Young women taking over the reign

Date: January 1, 1970
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They say, “Today’s children are tomorrow’s future.À Simply meaning that if empowered and well nurtured at a tender age, people we consider as young today, tomorrow will be leaders of the nation in different aspects of life. To ensure that women take their rightful leadership role, there is a need to nurture today’s young women, now.

Across Africa, many young women are not being sufficiently empowered to realise their potential to contribute effectively to women’s movements and national developments. Women and men in decision-making and leadership positions today, at some point in their lives, will undoubtedly pass the torch to the younger generation.
Women are usually socialised to believe that their place is the kitchen and not public domain. We are brought up not to speak out, but let men speak on our behalf even on issues that directly affect us.
One just needs to look back at the recent elections in Zambia to see that there is a great need to develop tomorrow’s women leaders, if we are going to see a change in the decision-making landscape of the country to one of gender equity. Just 14 % of the 150 parliamentary seats contested went to women.  At the local government level the situation is even worse – just 9.5 %.
Zambia failed to reach the Southern Africa Development Community (SADC) target of 30% representation of women in politics and decision-making positions by the end of 2005, and is even further from the newly set target of 50 %.  
It is for this reason that a non-governmental organisation (NGO) in Zambia, known as the Young Women in Action (YWA), has come up with an initiative to empower young women, to help create tomorrow’s women leaders.
YWA Publicity Secretary, Precious Mooze said in an interview that young women still face a lot of difficulties in being accorded opportunities to fully participate in decision-making at the community, organisational, family and national levels.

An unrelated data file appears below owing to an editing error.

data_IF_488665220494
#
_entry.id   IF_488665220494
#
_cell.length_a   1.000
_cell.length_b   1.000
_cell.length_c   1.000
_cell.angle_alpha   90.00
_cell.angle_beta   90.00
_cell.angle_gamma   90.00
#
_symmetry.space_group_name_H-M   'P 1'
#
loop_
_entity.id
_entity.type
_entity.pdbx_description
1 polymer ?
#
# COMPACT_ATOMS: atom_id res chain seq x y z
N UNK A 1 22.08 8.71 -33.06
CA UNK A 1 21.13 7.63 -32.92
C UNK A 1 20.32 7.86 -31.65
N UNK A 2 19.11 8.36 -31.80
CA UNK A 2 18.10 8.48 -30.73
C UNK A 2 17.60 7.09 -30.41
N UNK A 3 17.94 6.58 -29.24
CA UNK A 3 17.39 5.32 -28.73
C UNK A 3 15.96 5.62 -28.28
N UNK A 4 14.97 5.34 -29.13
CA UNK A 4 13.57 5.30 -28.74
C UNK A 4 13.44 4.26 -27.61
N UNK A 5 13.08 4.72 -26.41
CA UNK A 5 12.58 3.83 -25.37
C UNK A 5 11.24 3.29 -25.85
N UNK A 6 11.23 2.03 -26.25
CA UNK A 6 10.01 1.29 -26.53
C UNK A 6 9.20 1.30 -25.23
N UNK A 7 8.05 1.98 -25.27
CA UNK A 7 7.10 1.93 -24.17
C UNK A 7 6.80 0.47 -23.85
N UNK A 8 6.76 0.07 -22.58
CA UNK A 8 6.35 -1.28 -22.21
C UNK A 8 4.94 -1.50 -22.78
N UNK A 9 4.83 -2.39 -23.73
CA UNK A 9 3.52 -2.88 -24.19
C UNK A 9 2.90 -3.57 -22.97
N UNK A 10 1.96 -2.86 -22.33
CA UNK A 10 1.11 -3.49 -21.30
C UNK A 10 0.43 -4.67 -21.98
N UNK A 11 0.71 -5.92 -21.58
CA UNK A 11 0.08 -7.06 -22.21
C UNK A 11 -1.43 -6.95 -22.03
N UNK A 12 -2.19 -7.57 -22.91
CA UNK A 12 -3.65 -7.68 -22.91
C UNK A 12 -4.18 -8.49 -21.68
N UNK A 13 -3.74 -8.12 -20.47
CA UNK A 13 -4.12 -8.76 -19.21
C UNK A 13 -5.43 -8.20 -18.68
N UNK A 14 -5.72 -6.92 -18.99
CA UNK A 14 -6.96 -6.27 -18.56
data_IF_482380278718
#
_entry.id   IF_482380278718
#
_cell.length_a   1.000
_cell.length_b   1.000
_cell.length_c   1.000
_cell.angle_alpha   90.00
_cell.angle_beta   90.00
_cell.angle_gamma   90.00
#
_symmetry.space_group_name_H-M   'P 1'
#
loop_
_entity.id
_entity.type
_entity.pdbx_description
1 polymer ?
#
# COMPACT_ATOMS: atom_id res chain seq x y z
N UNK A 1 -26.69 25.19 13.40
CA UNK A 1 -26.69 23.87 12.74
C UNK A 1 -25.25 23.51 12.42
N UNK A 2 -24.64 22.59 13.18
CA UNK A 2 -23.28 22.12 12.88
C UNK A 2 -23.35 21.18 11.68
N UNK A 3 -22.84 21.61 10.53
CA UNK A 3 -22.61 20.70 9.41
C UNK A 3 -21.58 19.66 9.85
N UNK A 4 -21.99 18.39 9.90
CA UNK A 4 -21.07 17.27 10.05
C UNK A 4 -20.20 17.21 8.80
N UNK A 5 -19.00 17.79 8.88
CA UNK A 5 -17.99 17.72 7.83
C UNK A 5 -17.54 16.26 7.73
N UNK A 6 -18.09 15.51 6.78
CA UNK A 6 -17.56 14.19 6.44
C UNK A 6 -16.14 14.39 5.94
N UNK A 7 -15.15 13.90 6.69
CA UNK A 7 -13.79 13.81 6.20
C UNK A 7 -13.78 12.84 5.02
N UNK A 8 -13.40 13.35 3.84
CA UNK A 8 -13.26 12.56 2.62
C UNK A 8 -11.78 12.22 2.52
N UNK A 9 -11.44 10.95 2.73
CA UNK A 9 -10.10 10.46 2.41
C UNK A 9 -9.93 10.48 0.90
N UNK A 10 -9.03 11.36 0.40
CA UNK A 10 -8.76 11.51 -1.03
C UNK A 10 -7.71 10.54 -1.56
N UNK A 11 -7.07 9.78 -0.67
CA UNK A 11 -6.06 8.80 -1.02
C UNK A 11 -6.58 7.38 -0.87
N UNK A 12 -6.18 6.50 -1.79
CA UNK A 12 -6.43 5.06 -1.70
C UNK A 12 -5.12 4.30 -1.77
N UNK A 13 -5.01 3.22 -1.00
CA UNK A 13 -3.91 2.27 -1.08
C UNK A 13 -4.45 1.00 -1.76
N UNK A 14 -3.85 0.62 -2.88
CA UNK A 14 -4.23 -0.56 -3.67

She said the reason often given as an excuse is that young women do not have the desired leadership skills and experience to take up higher positions or adequate knowledge and information to articulate issues properly.
“It is a fact that a number of programmes have been tailor made for adults, particularly older women. This has led to an intergenerational gap and often manifests itself through problems of continuity in organisations when older women leave their positions,” said Mooze.
Even when it comes to voting day, women are often over burdened with social responsibilities such as cooking, looking after the sick especially with the HIV/AIDS pandemic, selling markets, looking after children. Traditionally, women, especially those in rural areas, believe that voting is a man’s issue and it is a sheer waste of time to them. 
22-year-old Sanana Isiteketo participated in a training programme conducted by YWA. Isiteketo said that adults dominate most NGOs, but she wants to see a situation where young women are more involved. She said it is a challenge for young women to access opportunities to participate in decision-making positions, but through advocacy and lobbying relevant authorities, this can change.
“I feel great that I was given the opportunity to train as a young woman. They are a lot of things that I learnt which I did not know such as power relations and how young women can exercise power in their own right. We also learnt about NEPAD and the Africa Peer Review Mechanism, and how youth can participate, thereby contributing towards Africa’s development. This information was appreciated by most young women including myself because a lot of us did not know about it.”
Mooze added, “YWA also works with young men aged 15-35 as associate members. YWA believes that today, it has been difficult for men the world over, to support women’s cause because of their different believes and the lack of knowledge on what gender is as regards development.”
She said the organisation hopes to produce a team of young women as trainers, construct a training centre and resources centre for young women’s entrepreneurship skills and a well-established YWA Secretariat where young women will be able to source knowledge.
By training young women in Zambia, and in all African countries, we are equipping a new generation with the knowledge and skills to bring their countries forward. After all, once we are gone, who else is there?
Perpertual Sichikwenkwe is a journalist in Zambia. This article is part of the Gender Links Opinion and Commentary Service that provides fresh views on everyday news.

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